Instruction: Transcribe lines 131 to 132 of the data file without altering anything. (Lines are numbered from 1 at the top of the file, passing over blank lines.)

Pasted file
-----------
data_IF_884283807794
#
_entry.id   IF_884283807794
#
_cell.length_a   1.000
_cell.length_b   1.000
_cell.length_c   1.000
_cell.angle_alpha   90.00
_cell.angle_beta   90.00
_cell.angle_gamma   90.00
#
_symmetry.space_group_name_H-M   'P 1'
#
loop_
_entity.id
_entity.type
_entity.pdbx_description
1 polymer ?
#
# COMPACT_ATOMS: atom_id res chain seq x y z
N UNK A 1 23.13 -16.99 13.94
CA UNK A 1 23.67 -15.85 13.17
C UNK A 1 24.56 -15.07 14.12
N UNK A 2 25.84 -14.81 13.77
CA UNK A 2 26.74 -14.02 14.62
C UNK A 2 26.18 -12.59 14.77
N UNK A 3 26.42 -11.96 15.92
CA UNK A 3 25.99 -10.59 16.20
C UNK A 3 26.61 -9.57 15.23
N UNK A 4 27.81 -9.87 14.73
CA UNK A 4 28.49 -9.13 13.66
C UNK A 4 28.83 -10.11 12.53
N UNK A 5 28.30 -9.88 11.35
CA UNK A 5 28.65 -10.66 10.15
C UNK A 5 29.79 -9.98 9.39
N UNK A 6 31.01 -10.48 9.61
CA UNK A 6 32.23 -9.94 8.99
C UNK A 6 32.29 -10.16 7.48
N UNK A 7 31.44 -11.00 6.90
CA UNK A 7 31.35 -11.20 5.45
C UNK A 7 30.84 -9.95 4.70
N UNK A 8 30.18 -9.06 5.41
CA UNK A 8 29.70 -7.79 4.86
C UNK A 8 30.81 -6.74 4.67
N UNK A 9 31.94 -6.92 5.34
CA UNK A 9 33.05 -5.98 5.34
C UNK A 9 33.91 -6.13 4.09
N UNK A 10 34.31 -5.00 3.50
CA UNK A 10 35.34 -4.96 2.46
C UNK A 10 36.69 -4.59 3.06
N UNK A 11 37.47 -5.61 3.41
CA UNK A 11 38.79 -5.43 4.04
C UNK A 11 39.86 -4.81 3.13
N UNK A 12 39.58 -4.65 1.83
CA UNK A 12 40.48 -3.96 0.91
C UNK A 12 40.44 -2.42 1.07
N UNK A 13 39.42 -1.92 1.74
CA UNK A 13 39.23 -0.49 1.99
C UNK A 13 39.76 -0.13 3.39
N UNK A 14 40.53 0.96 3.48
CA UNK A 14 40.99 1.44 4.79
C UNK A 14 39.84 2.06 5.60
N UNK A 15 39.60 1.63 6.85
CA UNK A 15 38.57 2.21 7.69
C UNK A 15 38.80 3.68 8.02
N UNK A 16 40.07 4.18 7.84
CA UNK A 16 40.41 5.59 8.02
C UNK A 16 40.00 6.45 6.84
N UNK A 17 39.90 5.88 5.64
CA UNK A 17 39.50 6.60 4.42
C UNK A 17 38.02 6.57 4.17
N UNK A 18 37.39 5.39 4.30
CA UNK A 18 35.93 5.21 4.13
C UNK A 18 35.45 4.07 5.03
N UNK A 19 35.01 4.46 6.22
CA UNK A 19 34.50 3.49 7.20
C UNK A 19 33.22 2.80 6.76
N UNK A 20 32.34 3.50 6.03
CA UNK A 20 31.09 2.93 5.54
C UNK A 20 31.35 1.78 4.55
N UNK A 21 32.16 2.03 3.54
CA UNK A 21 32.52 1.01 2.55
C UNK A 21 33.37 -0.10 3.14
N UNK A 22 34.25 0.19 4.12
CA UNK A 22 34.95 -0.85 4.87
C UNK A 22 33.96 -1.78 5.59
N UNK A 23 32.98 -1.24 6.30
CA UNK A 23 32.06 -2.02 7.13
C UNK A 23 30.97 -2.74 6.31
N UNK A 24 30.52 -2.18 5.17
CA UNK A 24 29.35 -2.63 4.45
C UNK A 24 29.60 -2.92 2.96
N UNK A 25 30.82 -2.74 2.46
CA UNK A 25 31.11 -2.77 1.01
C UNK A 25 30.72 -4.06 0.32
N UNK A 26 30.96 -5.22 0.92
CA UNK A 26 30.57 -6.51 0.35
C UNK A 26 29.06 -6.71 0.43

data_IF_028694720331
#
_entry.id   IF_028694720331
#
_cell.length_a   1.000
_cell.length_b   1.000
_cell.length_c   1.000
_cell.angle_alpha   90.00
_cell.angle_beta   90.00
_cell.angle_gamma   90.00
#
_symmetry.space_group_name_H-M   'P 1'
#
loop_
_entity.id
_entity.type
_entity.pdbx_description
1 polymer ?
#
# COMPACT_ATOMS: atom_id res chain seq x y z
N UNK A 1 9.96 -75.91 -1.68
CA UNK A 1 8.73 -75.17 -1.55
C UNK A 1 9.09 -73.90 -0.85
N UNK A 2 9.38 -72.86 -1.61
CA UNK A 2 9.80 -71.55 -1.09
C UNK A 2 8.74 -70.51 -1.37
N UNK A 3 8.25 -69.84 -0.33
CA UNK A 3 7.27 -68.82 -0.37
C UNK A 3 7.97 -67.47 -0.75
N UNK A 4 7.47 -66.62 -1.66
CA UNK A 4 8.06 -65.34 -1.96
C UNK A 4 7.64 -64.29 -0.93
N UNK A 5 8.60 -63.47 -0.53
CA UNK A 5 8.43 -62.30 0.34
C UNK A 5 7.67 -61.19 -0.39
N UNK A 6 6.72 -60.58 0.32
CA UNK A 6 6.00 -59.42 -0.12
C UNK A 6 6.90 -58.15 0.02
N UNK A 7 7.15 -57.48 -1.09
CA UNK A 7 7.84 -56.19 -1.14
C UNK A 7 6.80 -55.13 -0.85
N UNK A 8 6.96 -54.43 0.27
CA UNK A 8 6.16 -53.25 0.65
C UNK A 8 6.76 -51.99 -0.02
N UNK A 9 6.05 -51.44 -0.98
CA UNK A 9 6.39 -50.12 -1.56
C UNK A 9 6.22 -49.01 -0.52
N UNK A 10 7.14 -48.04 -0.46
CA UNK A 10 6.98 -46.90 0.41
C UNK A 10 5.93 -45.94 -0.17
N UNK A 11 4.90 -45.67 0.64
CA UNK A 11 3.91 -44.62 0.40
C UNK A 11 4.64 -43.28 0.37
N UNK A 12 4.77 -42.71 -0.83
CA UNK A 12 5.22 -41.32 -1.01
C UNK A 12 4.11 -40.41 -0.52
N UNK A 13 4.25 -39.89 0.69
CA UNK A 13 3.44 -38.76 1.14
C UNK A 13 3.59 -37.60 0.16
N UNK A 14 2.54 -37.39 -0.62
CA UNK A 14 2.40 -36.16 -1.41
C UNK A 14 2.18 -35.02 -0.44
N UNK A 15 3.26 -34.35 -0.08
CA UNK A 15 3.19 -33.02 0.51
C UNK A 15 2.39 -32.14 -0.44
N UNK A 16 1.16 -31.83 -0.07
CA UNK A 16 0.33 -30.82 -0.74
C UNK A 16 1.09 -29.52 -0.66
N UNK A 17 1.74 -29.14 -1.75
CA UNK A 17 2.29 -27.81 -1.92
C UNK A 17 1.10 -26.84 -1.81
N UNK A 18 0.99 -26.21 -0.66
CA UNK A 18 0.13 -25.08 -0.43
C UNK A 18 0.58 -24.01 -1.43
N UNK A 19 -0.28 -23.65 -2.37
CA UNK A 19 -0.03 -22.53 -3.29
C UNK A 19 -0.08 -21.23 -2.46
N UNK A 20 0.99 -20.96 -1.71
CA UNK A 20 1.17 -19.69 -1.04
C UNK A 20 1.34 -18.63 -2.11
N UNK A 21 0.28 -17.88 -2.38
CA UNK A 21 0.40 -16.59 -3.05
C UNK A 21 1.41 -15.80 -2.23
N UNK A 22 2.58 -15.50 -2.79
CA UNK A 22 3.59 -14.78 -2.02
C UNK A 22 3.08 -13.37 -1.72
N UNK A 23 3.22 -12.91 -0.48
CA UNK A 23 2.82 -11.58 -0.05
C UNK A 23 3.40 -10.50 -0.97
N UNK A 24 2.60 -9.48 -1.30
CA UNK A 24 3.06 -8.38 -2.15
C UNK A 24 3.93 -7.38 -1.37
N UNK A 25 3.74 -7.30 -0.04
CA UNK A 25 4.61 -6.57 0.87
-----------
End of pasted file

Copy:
N UNK A 5 8.60 -63.47 -0.53
CA UNK A 5 8.43 -62.30 0.34